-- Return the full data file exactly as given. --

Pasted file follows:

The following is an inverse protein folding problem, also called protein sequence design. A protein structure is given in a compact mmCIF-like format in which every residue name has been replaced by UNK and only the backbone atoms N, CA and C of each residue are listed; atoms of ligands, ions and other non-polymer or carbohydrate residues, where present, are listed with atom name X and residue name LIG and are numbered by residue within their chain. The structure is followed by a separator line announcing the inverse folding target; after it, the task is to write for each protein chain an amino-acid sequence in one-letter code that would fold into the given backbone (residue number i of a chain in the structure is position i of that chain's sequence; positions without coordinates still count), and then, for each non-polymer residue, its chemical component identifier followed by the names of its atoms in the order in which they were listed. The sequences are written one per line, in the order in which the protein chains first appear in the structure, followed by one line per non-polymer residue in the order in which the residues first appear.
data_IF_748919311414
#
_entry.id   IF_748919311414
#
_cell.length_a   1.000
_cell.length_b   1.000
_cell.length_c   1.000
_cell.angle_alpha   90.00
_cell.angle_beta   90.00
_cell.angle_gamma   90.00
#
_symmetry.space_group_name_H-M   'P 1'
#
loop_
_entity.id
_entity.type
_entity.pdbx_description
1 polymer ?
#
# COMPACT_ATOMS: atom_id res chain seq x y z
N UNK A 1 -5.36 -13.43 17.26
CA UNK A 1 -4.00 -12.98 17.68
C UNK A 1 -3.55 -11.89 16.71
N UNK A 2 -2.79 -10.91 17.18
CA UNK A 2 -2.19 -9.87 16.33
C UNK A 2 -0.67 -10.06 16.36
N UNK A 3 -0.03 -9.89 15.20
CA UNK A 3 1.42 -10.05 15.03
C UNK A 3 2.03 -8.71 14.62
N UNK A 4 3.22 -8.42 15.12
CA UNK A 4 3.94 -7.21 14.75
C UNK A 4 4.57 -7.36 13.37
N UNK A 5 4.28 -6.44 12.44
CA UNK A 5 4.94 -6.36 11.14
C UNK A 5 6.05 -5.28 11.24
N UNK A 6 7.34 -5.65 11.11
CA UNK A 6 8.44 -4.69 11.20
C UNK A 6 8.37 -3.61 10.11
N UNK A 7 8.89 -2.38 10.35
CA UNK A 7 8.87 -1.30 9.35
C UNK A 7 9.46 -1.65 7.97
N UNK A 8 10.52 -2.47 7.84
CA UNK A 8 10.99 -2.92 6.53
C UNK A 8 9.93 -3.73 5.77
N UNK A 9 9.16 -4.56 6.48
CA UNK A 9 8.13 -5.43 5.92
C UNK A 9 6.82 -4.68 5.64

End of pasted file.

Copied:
The following is an inverse protein folding problem, also called protein sequence design. A protein structure is given in a compact mmCIF-like format in which every residue name has been replaced by UNK and only the backbone atoms N, CA and C of each residue are listed; atoms of ligands, ions and other non-polymer or carbohydrate residues, where present, are listed with atom name X and residue name LIG and are numbered by residue within their chain. The structure is followed by a separator line announcing the inverse folding target; after it, the task is to write for each protein chain an amino-acid sequence in one-letter code that would fold into the given backbone (residue number i of a chain in the structure is position i of that chain's sequence; positions without coordinates still count), and then, for each non-polymer residue, its chemical component identifier followed by the names of its atoms in the order in which they were listed. The sequences are written one per line, in the order in which the protein chains first appear in the structure, followed by one line per non-polymer residue in the order in which the residues first appear.
data_IF_748919311414
#
_entry.id   IF_748919311414
#
_cell.length_a   1.000
_cell.length_b   1.000
_cell.length_c   1.000
_cell.angle_alpha   90.00
_cell.angle_beta   90.00
_cell.angle_gamma   90.00
#
_symmetry.space_group_name_H-M   'P 1'
#
loop_
_entity.id
_entity.type
_entity.pdbx_description
1 polymer ?
#
# COMPACT_ATOMS: atom_id res chain seq x y z
N UNK A 1 -5.36 -13.43 17.26
CA UNK A 1 -4.00 -12.98 17.68
C UNK A 1 -3.55 -11.89 16.71
N UNK A 2 -2.79 -10.91 17.18
CA UNK A 2 -2.19 -9.87 16.33
C UNK A 2 -0.67 -10.06 16.36
N UNK A 3 -0.03 -9.89 15.20
CA UNK A 3 1.42 -10.05 15.03
C UNK A 3 2.03 -8.71 14.62
N UNK A 4 3.22 -8.42 15.12
CA UNK A 4 3.94 -7.21 14.75
C UNK A 4 4.57 -7.36 13.37
N UNK A 5 4.28 -6.44 12.44
CA UNK A 5 4.94 -6.36 11.14
C UNK A 5 6.05 -5.28 11.24
N UNK A 6 7.34 -5.65 11.11
CA UNK A 6 8.44 -4.69 11.20
C UNK A 6 8.37 -3.61 10.11
N UNK A 7 8.89 -2.38 10.35
CA UNK A 7 8.87 -1.30 9.35
C UNK A 7 9.46 -1.65 7.97
N UNK A 8 10.52 -2.47 7.84
CA UNK A 8 10.99 -2.92 6.53
C UNK A 8 9.93 -3.73 5.77
N UNK A 9 9.16 -4.56 6.48
CA UNK A 9 8.13 -5.43 5.92
C UNK A 9 6.82 -4.68 5.64